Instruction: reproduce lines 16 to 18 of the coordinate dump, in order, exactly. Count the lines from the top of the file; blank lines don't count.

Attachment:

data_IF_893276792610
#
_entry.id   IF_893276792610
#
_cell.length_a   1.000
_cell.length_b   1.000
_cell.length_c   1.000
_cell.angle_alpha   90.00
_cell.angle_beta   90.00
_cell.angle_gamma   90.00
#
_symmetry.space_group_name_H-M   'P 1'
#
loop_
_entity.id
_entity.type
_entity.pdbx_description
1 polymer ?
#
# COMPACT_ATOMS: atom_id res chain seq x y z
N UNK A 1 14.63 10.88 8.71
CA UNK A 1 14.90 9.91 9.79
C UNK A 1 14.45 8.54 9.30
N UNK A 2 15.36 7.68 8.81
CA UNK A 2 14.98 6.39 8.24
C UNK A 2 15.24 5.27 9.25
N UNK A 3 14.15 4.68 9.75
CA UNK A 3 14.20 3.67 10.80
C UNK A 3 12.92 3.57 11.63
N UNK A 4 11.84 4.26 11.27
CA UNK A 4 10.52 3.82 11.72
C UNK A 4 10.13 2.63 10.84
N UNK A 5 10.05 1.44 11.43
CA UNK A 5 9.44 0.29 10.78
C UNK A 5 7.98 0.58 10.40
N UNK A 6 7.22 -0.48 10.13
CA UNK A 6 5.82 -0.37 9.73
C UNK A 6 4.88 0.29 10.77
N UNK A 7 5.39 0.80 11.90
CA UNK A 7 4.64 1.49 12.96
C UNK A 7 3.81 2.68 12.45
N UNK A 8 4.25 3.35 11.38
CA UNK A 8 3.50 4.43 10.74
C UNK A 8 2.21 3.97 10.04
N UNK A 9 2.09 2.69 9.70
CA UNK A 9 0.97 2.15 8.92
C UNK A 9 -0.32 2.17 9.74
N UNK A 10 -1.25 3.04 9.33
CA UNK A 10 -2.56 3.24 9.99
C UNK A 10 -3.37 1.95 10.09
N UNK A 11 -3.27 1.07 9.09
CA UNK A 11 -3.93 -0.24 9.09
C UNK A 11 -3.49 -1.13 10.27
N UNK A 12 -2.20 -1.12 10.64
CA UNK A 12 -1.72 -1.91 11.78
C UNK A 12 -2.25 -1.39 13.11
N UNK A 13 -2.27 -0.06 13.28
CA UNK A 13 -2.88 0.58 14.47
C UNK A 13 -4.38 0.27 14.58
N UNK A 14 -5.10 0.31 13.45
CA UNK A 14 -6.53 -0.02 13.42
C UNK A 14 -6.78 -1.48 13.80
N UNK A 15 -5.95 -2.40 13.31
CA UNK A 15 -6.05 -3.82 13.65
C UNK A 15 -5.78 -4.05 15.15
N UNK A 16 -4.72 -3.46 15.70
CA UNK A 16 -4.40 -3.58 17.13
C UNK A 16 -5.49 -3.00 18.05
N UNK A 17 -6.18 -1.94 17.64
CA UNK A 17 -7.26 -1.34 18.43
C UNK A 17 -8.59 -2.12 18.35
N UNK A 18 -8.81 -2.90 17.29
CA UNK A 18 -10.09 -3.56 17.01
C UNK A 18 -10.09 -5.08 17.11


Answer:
_entity.type
_entity.pdbx_description
1 polymer ?